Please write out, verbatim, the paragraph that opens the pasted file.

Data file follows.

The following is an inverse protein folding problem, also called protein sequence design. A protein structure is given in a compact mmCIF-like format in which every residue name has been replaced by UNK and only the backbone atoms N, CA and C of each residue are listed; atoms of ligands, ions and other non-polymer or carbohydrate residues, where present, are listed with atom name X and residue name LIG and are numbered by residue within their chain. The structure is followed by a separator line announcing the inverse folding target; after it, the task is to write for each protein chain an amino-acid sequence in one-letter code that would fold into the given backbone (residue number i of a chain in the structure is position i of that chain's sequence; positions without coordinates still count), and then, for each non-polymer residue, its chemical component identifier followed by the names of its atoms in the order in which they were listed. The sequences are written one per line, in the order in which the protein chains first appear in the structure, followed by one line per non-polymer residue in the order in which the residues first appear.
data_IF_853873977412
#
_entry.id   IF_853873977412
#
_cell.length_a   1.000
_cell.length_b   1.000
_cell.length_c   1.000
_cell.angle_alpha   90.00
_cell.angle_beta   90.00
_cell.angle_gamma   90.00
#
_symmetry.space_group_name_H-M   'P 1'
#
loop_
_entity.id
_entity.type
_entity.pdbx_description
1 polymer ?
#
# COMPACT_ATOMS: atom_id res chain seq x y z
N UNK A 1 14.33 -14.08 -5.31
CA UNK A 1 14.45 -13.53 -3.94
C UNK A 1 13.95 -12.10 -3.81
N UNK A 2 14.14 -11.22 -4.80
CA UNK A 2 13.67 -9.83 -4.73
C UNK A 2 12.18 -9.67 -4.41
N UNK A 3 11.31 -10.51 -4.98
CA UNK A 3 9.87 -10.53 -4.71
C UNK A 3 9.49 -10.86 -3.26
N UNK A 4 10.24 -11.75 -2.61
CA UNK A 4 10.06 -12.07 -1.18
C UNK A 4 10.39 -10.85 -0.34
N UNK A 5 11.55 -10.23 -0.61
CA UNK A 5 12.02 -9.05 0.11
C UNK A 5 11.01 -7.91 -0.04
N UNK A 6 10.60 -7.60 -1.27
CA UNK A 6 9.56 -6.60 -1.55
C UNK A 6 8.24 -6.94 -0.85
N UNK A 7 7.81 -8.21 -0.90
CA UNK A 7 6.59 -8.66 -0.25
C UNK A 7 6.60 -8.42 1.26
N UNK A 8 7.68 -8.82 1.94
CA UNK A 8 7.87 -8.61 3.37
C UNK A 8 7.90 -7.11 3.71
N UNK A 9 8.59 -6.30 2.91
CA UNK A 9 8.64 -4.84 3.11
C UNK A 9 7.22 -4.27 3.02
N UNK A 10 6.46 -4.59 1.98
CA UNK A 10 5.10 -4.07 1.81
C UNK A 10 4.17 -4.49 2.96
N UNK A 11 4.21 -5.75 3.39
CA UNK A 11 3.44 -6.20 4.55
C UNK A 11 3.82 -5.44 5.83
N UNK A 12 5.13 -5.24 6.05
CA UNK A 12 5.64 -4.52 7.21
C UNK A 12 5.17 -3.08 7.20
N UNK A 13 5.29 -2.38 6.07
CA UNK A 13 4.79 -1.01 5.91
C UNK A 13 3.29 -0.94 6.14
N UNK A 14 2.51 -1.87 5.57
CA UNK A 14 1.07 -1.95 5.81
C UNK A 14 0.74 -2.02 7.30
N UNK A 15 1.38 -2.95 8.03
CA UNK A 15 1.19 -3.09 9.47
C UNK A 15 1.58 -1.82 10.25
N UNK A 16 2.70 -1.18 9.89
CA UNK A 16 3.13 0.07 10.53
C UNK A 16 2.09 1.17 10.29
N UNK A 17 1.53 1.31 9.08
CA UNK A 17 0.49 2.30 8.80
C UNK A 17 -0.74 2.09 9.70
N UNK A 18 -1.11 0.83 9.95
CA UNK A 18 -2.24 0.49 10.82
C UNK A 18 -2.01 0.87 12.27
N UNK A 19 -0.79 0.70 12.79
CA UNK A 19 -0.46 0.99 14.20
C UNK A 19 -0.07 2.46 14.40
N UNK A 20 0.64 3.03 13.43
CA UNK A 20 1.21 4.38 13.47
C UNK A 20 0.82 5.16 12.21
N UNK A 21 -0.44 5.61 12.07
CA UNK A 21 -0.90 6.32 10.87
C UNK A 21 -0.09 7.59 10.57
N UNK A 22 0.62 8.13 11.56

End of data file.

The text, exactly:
The following is an inverse protein folding problem, also called protein sequence design. A protein structure is given in a compact mmCIF-like format in which every residue name has been replaced by UNK and only the backbone atoms N, CA and C of each residue are listed; atoms of ligands, ions and other non-polymer or carbohydrate residues, where present, are listed with atom name X and residue name LIG and are numbered by residue within their chain. The structure is followed by a separator line announcing the inverse folding target; after it, the task is to write for each protein chain an amino-acid sequence in one-letter code that would fold into the given backbone (residue number i of a chain in the structure is position i of that chain's sequence; positions without coordinates still count), and then, for each non-polymer residue, its chemical component identifier followed by the names of its atoms in the order in which they were listed. The sequences are written one per line, in the order in which the protein chains first appear in the structure, followed by one line per non-polymer residue in the order in which the residues first appear.